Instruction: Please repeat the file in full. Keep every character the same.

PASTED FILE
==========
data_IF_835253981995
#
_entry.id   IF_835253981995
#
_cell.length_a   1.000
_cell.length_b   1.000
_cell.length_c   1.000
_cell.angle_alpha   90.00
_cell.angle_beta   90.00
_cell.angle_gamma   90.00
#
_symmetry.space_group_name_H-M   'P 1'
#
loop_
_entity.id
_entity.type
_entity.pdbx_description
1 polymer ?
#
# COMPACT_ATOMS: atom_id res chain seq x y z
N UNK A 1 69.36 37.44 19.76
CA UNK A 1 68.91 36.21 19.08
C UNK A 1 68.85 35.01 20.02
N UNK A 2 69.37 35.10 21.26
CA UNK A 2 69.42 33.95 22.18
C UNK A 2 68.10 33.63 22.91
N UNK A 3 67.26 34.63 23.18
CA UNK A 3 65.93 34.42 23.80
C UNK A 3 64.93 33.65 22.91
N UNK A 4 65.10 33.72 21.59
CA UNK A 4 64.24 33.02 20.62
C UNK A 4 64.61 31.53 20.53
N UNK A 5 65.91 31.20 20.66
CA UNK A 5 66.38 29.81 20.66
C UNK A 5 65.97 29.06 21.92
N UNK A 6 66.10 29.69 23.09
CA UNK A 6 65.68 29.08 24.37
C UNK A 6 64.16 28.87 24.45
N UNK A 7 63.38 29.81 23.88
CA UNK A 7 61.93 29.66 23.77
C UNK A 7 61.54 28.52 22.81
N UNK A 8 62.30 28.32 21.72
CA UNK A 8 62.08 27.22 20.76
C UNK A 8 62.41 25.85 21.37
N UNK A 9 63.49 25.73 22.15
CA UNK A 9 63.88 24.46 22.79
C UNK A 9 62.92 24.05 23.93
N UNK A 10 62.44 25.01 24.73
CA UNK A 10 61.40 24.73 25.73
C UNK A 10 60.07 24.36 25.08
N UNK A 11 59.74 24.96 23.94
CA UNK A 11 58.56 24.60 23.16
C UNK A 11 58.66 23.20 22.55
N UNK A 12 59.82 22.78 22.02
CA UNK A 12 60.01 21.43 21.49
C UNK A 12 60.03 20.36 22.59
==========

data_IF_835253981995
#
_entry.id   IF_835253981995
#
_cell.length_a   1.000
_cell.length_b   1.000
_cell.length_c   1.000
_cell.angle_alpha   90.00
_cell.angle_beta   90.00
_cell.angle_gamma   90.00
#
_symmetry.space_group_name_H-M   'P 1'
#
loop_
_entity.id
_entity.type
_entity.pdbx_description
1 polymer ?
#
# COMPACT_ATOMS: atom_id res chain seq x y z
N UNK A 1 69.36 37.44 19.76
CA UNK A 1 68.91 36.21 19.08
C UNK A 1 68.85 35.01 20.02
N UNK A 2 69.37 35.10 21.26
CA UNK A 2 69.42 33.95 22.18
C UNK A 2 68.10 33.63 22.91
N UNK A 3 67.26 34.63 23.18
CA UNK A 3 65.93 34.42 23.80
C UNK A 3 64.93 33.65 22.91
N UNK A 4 65.10 33.72 21.59
CA UNK A 4 64.24 33.02 20.62
C UNK A 4 64.61 31.53 20.53
N UNK A 5 65.91 31.20 20.66
CA UNK A 5 66.38 29.81 20.66
C UNK A 5 65.97 29.06 21.92
N UNK A 6 66.10 29.69 23.09
CA UNK A 6 65.68 29.08 24.37
C UNK A 6 64.16 28.87 24.45
N UNK A 7 63.38 29.81 23.88
CA UNK A 7 61.93 29.66 23.77
C UNK A 7 61.54 28.52 22.81
N UNK A 8 62.30 28.32 21.72
CA UNK A 8 62.08 27.22 20.76
C UNK A 8 62.41 25.85 21.37
N UNK A 9 63.49 25.73 22.15
CA UNK A 9 63.88 24.46 22.79
C UNK A 9 62.92 24.05 23.93
N UNK A 10 62.44 25.01 24.73
CA UNK A 10 61.40 24.73 25.73
C UNK A 10 60.07 24.36 25.08
N UNK A 11 59.74 24.96 23.94
CA UNK A 11 58.56 24.60 23.16
C UNK A 11 58.66 23.20 22.55
N UNK A 12 59.82 22.78 22.02
CA UNK A 12 60.01 21.43 21.49
C UNK A 12 60.03 20.36 22.59